Market Outlook For May 2020
– Markets have rallied sharply off lows, but there is still opportunity for further gains
– Economic data has been dismal and will likely get worse
– Social distancing measures have largely been effective
– Oil markets are in disarray due to storage issues, we recommend avoiding oil futures in favor of energy equities to play any recovery
Data beginning to show the steep toll from coronavirus
April allowed for a better look into the impact of the social distancing measures on the economy. In short, they were extreme. The past seven weeks of initial jobless claims are the seven highest on record by a longshot with another 3.8 million people filing for unemployment in the latest report. GDP fell at a 4.8% annualized rate for the first quarter, which only captured the tip of the iceberg of the impact from social distancing measures; Q2 GDP is likely to be much worse. Manufacturing data cratered. Really, there were not many bright spots in economic data and sadly it is likely to worsen before it gets better. The most favorable data is coming from initial jobless claims, which while still very high, are on a steep downward trend, having fallen over 3.0 million since the end of March. However, the absolute level remains disturbingly high. A downward trend in initial jobless claims has historically been one of the best indicators that a recession is nearing its end. Despite all the bad data and likelihood of even worse to come, the markets have rallied on increasing optimism of a quick rebound in the economy. We agree with the market’s assessment at this point, but are looking for signs to confirm that the economy is poised for rapid recovery. In our opinion, initial jobless claims will be the most important data point over the next month or two.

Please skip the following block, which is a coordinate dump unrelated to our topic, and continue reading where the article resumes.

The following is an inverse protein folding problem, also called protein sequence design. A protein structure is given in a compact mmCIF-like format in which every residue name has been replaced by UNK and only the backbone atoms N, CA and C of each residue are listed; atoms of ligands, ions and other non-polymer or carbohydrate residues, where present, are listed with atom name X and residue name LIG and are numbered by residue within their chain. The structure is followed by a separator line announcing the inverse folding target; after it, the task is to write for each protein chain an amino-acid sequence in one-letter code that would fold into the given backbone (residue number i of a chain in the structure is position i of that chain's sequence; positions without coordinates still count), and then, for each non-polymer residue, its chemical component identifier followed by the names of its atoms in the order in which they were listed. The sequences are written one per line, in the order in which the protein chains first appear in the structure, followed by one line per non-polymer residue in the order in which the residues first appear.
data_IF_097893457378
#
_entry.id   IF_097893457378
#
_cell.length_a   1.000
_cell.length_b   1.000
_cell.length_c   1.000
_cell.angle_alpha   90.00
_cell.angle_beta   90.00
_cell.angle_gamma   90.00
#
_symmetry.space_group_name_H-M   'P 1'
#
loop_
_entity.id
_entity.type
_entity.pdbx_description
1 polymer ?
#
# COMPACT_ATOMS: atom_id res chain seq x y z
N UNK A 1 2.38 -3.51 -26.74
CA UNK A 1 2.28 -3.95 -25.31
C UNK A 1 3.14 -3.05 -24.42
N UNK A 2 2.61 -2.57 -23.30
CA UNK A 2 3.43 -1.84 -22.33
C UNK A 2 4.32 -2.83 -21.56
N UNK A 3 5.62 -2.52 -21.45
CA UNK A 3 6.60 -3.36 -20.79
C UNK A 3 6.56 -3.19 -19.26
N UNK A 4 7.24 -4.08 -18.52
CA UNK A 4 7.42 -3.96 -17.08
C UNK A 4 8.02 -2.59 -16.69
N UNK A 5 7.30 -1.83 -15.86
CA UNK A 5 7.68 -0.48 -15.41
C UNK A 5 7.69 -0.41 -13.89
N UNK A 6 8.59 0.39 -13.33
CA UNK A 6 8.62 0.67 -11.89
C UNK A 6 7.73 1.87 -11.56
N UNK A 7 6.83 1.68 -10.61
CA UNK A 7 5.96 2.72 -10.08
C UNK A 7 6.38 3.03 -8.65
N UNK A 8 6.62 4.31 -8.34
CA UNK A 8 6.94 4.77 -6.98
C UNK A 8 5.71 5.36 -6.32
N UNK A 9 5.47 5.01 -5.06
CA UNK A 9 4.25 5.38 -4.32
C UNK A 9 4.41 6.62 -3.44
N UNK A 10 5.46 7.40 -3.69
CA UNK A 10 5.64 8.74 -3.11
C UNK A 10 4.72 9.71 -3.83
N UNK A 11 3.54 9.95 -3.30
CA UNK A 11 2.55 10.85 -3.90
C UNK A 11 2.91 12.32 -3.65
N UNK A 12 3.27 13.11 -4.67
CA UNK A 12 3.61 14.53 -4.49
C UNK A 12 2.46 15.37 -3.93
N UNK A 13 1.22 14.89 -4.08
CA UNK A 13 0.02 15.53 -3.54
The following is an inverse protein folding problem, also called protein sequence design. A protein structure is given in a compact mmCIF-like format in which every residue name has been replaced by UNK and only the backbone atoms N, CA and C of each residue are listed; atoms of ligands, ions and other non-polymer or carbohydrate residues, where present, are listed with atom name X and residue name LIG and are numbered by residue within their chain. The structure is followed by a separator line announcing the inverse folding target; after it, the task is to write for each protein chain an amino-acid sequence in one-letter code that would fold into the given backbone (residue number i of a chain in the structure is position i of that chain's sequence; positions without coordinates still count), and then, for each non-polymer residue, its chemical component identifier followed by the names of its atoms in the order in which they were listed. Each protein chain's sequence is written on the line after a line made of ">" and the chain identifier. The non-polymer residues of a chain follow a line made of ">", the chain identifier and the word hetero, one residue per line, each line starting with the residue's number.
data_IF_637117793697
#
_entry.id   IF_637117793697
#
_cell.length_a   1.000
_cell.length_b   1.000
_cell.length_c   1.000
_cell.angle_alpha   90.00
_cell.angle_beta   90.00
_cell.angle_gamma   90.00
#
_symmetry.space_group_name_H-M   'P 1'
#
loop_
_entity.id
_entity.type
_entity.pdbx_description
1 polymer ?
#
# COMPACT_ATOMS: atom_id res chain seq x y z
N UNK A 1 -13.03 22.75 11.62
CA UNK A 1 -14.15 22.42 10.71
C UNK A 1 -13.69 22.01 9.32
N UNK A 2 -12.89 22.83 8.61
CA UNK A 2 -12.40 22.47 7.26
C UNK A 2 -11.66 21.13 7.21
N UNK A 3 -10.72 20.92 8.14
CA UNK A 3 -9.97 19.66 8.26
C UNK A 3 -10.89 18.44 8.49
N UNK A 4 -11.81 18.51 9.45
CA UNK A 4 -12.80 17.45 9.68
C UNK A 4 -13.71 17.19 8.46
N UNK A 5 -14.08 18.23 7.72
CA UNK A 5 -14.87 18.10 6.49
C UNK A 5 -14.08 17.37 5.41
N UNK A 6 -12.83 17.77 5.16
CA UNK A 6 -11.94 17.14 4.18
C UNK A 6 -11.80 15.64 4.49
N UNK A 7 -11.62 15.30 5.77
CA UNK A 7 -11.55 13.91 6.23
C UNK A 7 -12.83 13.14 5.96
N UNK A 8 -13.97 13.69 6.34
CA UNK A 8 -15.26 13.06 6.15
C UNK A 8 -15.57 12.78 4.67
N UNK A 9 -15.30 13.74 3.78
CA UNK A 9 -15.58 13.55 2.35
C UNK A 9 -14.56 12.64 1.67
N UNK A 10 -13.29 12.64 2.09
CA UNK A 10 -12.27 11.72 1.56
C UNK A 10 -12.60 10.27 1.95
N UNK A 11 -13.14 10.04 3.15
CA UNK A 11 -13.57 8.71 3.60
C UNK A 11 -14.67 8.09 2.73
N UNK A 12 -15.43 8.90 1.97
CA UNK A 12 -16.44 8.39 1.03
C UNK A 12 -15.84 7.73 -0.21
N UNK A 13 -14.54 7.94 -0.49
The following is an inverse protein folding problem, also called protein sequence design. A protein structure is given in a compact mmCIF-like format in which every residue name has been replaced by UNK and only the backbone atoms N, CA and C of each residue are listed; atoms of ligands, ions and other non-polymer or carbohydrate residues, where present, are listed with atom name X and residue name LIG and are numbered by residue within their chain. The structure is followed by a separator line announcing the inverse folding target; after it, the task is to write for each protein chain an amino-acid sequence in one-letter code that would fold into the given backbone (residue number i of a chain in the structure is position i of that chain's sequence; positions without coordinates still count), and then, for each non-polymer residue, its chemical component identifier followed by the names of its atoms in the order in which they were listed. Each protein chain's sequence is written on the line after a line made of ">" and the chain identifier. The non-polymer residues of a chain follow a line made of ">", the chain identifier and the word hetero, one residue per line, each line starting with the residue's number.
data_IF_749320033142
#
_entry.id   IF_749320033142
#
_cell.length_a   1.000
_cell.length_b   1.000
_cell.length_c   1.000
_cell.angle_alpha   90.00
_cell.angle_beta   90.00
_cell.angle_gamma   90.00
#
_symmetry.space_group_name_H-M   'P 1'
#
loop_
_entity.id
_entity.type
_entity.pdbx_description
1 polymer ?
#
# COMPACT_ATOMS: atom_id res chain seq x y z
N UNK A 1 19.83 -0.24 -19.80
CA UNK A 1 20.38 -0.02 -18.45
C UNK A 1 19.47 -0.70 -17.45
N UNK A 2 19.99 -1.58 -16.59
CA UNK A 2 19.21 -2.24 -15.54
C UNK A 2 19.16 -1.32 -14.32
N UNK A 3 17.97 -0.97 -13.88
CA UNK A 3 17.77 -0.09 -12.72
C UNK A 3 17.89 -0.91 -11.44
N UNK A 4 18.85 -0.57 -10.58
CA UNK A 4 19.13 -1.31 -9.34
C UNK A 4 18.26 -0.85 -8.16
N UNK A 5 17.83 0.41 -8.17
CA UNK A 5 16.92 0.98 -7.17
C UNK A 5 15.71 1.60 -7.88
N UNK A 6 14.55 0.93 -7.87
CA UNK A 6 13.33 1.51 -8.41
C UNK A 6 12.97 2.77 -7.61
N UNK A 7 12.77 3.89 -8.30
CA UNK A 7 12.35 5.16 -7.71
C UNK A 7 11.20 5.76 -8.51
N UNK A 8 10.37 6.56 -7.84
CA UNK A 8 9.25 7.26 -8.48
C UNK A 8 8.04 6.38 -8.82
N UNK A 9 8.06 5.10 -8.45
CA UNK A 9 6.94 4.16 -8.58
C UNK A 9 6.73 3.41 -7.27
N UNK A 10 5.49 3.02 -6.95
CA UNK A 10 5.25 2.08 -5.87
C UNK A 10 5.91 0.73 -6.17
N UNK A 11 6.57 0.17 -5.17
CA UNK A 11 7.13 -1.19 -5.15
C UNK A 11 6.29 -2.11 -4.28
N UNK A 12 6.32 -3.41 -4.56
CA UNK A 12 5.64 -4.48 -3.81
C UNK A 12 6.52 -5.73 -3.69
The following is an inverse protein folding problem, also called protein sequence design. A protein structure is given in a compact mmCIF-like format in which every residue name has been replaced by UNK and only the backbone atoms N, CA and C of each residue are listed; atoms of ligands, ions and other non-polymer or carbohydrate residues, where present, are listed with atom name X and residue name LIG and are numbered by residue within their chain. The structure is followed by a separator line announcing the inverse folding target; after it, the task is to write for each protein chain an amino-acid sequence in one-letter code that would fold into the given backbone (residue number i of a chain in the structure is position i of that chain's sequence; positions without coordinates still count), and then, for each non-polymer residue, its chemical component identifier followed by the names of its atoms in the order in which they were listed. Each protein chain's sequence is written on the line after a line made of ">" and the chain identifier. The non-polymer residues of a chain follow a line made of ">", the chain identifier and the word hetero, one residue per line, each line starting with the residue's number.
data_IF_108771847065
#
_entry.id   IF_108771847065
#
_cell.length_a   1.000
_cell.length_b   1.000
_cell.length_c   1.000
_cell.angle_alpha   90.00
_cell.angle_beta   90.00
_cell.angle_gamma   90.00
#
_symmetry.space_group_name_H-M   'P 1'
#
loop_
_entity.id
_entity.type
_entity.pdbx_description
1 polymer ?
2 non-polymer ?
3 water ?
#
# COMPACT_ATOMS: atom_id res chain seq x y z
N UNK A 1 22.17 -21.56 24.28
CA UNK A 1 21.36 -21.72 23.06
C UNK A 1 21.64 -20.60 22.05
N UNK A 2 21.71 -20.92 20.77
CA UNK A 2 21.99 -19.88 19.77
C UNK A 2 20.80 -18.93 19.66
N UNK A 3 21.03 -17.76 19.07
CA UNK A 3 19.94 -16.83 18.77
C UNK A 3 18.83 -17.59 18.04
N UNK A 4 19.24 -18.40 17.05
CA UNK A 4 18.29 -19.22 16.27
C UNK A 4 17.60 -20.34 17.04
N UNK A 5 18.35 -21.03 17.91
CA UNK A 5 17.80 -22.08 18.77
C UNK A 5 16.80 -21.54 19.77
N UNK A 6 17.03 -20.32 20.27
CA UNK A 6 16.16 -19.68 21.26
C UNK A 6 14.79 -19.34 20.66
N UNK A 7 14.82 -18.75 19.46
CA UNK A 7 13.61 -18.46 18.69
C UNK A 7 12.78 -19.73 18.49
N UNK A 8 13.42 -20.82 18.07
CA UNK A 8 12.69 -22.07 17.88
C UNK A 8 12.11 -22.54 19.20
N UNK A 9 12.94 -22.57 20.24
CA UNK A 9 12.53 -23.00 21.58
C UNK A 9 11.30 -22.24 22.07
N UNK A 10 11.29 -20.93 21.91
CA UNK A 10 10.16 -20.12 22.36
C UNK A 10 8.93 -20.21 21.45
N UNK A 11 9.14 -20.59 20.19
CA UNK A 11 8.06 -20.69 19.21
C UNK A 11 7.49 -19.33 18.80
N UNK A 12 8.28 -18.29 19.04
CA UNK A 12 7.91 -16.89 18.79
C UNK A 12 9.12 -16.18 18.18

New infections increasing much slower as states look to reopen
The growth rate of confirmed COVID-19 cases has dropped substantially, showing that the social distancing measures have largely been successful. Testing in the U.S. is improving, but still lags behind other developed nations. Expanded testing capacity will be one of the more important determinates of the pace of normalization in the US. Given the success of the social distancing measures in flattening the curve, the debate has turned to the pace of reopening with wildly different state and local policies. Georgia has pushed forward with a complete reopening, many states have begun to relax recommendations, while stay at home orders have been extended in a handful of other states. Within states there is even disparate policy between the state and local levels. The heterogeneity of policy responses makes it clear a complete return to normal in not coming in the near future. However, even the gradual reopening has a lot of economists optimistic that there will be a surge in economic activity in the second half of the year.
Negative oil prices? Oil markets in disarray